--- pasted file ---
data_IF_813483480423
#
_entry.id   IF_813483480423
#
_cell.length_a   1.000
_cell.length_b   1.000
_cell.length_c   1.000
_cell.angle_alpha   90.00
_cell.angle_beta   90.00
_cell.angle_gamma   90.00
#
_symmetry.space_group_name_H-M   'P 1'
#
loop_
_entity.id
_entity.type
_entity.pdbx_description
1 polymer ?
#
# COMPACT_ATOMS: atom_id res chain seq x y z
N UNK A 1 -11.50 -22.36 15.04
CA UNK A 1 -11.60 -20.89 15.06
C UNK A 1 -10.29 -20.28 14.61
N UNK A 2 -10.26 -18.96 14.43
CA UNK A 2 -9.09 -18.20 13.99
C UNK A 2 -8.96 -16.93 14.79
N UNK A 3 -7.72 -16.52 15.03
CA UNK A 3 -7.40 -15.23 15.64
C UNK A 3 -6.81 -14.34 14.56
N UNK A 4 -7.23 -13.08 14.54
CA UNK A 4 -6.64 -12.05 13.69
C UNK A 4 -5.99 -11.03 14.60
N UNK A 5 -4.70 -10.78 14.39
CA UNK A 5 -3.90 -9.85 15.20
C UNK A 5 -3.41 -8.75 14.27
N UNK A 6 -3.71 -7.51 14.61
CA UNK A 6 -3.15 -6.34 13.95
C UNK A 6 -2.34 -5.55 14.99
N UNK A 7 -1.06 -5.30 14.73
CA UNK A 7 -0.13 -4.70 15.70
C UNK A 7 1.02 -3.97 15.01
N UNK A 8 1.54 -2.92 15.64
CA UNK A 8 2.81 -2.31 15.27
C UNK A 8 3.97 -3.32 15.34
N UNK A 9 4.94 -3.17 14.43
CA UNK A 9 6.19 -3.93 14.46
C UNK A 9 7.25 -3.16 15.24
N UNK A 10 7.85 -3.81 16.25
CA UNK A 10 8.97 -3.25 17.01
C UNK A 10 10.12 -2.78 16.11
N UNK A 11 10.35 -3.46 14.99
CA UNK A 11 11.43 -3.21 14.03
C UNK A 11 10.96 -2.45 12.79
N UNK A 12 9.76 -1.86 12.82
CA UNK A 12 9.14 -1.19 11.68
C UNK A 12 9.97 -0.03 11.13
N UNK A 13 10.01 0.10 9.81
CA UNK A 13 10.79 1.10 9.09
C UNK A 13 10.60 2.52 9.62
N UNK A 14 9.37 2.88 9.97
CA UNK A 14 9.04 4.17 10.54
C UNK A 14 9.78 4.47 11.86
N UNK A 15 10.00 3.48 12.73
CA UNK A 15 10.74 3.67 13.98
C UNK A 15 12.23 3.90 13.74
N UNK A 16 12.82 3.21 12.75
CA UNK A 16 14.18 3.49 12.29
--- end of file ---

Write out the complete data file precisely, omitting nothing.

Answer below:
data_IF_813483480423
#
_entry.id   IF_813483480423
#
_cell.length_a   1.000
_cell.length_b   1.000
_cell.length_c   1.000
_cell.angle_alpha   90.00
_cell.angle_beta   90.00
_cell.angle_gamma   90.00
#
_symmetry.space_group_name_H-M   'P 1'
#
loop_
_entity.id
_entity.type
_entity.pdbx_description
1 polymer ?
#
# COMPACT_ATOMS: atom_id res chain seq x y z
N UNK A 1 -11.50 -22.36 15.04
CA UNK A 1 -11.60 -20.89 15.06
C UNK A 1 -10.29 -20.28 14.61
N UNK A 2 -10.26 -18.96 14.43
CA UNK A 2 -9.09 -18.20 13.99
C UNK A 2 -8.96 -16.93 14.79
N UNK A 3 -7.72 -16.52 15.03
CA UNK A 3 -7.40 -15.23 15.64
C UNK A 3 -6.81 -14.34 14.56
N UNK A 4 -7.23 -13.08 14.54
CA UNK A 4 -6.64 -12.05 13.69
C UNK A 4 -5.99 -11.03 14.60
N UNK A 5 -4.70 -10.78 14.39
CA UNK A 5 -3.90 -9.85 15.20
C UNK A 5 -3.41 -8.75 14.27
N UNK A 6 -3.71 -7.51 14.61
CA UNK A 6 -3.15 -6.34 13.95
C UNK A 6 -2.34 -5.55 14.99
N UNK A 7 -1.06 -5.30 14.73
CA UNK A 7 -0.13 -4.70 15.70
C UNK A 7 1.02 -3.97 15.01
N UNK A 8 1.54 -2.92 15.64
CA UNK A 8 2.81 -2.31 15.27
C UNK A 8 3.97 -3.32 15.34
N UNK A 9 4.94 -3.17 14.43
CA UNK A 9 6.19 -3.93 14.46
C UNK A 9 7.25 -3.16 15.24
N UNK A 10 7.85 -3.81 16.25
CA UNK A 10 8.97 -3.25 17.01
C UNK A 10 10.12 -2.78 16.11
N UNK A 11 10.35 -3.46 14.99
CA UNK A 11 11.43 -3.21 14.03
C UNK A 11 10.96 -2.45 12.79
N UNK A 12 9.76 -1.86 12.82
CA UNK A 12 9.14 -1.19 11.68
C UNK A 12 9.97 -0.03 11.13
N UNK A 13 10.01 0.10 9.81
CA UNK A 13 10.79 1.10 9.09
C UNK A 13 10.60 2.52 9.62
N UNK A 14 9.37 2.88 9.97
CA UNK A 14 9.04 4.17 10.54
C UNK A 14 9.78 4.47 11.86
N UNK A 15 10.00 3.48 12.73
CA UNK A 15 10.74 3.67 13.98
C UNK A 15 12.23 3.90 13.74
N UNK A 16 12.82 3.21 12.75
CA UNK A 16 14.18 3.49 12.29